Network Related Issue - Sites Initially Slow to Load

There are several workstations, not all, on the same subnet that are experiencing the same issue. We also have some servers on another subnet also experiencing this issue. Again, not all servers on this subnet. For the sake of security, I’ve changed the subnets here.

•      10.0.1.0 – Offsite
•      10.0.2.0 – Onsite Workstations
•      10.0.3.0 – Onsite Servers

Workstations on subnet 10.0.2.0, are initially slow to load certain websites. I’ve run PING tests from several workstations and found that it takes approximately 30-45 seconds before I finally see successful PINGs. I used the “-t” and “-4” parameters during these tests. One site I noticed the issue on is Google.com. Once I get a successful connection, the site is fine. After about 5 minutes, the issue surfaces once again. I see this same issue with servers on subnet 10.0.3.0 to the offsite subnet 10.0.1.0. If I take the same workstation experiencing this issue and place it on the 10.0.3.0 subnet, the issue disappears.

This is especially critical, because backup jobs run onsite to offsite. Some jobs fail because of this issue. I have to login to the backup server on 10.0.3.0 and run a PING test with the parameters “-t -4” to the repository on 10.0.1.0. Once running continuously with successful PINGs, I can then run the backup job and it will run successfully.
mario00Asked:
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mbkitmgrCommented:
Download a copy of Axence Net Tools and get some data
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Fred MarshallPrincipalCommented:
It rather sounds like a DNS issue.  Once it's resolved and cached then it works.  Before it's resolved and cached, it's very slow.

I would run DNS Workbench: https://www.grc.com/dns/benchmark.htm
It's easy and you get some insight into DNS performance.

Are there DNS address differences between the slow computers and the normal computers?
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David FavorLinux/LXD/WordPress/Hosting SavantCommented:
What OS are you running, so people know what type of debug tools you can use.
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TjnoNetwork AdministratorCommented:
Did you check the devices, such as Switch cor Router? Are they okay?
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mario00Author Commented:
We are running Windows 7, 10, 2008, 2012. I will check out those tools and report my findings.
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mario00Author Commented:
Specifically, I have two workstations that I am working on (10.0.2.14 and 10.0.2.18). 10.0.2.14 is a Windows 10 64-bit. 10.0.2.18 is a Windows 7 64-bit. 10.0.2.18 does not experience this issue, while 10.0.2.14 does. I swapped the cables on the switch for the two workstations, and the issue does not follow. 10.0.2.14 still has the same issue. Now, while on the 10.0.3.0 subnet, the issue disappears. This tells me it cannot be a DNS issue, nor a switch issue. Furthermore, we do have other Windows 7 64-bit workstations that do have this issue. So, it is not related to the OS.
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Fred MarshallPrincipalCommented:
You tell us that there is a computer with IP address 10.0.2.14 that has the problem.
Then you say:
while on the 10.0.3.0 subnet, the issue disappears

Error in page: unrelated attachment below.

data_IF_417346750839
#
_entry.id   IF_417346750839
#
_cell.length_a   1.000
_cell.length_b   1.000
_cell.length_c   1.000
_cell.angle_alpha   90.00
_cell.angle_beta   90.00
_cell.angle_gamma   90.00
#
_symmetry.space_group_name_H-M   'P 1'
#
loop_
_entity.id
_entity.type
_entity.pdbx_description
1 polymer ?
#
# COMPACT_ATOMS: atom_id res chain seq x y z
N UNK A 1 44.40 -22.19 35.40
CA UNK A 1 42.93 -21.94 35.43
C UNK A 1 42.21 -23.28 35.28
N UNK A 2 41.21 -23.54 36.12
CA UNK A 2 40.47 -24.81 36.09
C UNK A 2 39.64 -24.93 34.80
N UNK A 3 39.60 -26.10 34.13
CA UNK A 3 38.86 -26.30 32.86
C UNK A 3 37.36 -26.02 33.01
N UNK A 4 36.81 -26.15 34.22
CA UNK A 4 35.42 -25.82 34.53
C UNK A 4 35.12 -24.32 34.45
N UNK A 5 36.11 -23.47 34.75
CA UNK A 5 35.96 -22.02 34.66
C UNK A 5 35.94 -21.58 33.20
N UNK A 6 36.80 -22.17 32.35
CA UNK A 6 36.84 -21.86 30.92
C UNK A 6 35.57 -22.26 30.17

But exactly HOW did this computer "get on the 10.0.3.0 subnet".  I am focused on DNS here and interested in knowing the DNS addresses that are in use.  So knowing the NIC settings in both subnet cases could be revealing.
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mario00Author Commented:
To answer your question, the jack feeding the workstation was moved from the 10.0.2.0 subnet to the 10.0.3.0 subnet on the switches. The 10.0.3.0 is a different switch than the 10.0.2.0 subnet.

A new development - I statically assigned a new IP address for four workstations experiencing this issue to different addresses on the 10.0.2.0 subnet (e.g., 10.0.2.14 became 10.0.2.114). The issue disappeared. Then, I statically assigned 10.0.2.14 to a workstation on the same subnet NOT experiencing the issue, and the issue followed.
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mario00Author Commented:
All workstations are using the same DNS servers, and there are no duplicate entries for different workstations.
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Fred MarshallPrincipalCommented:
I remain confused about this because I can't tell which addresses are being used overall.
I don't see how moving a cable to a different subnet than that which matches the NIC settings can work at all.  
There may be some routing ... ?
It appears that 10.0.2.14 has a problem but I don't know how it's connected and still don't know its DNS address - only that they are "all the same" which isn't much help for *me*.
It would really help if the information for the errant computers were more complete:
- which physical subnet is it connected to and what is the subnet network address?
- what are the ipv4 settings for IP, subnet mask, gateway, DNS servers?
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mario00Author Commented:
This image shows the actual IPs and subnets, DNS servers, and DHCP server. Also, to the right of the IPCONFIG output is the associated PING test.
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mario00Author Commented:
We created a new scope in our DHCP server that excludes the problematic IPs. Forced each workstation to grab a new one.
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mario00Author Commented:
Hearing of possible DNS issue led us to look into the DHCP server as well, which is where we found and fixed the problem.
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Fred MarshallPrincipalCommented:
Good to hear it's fixed!
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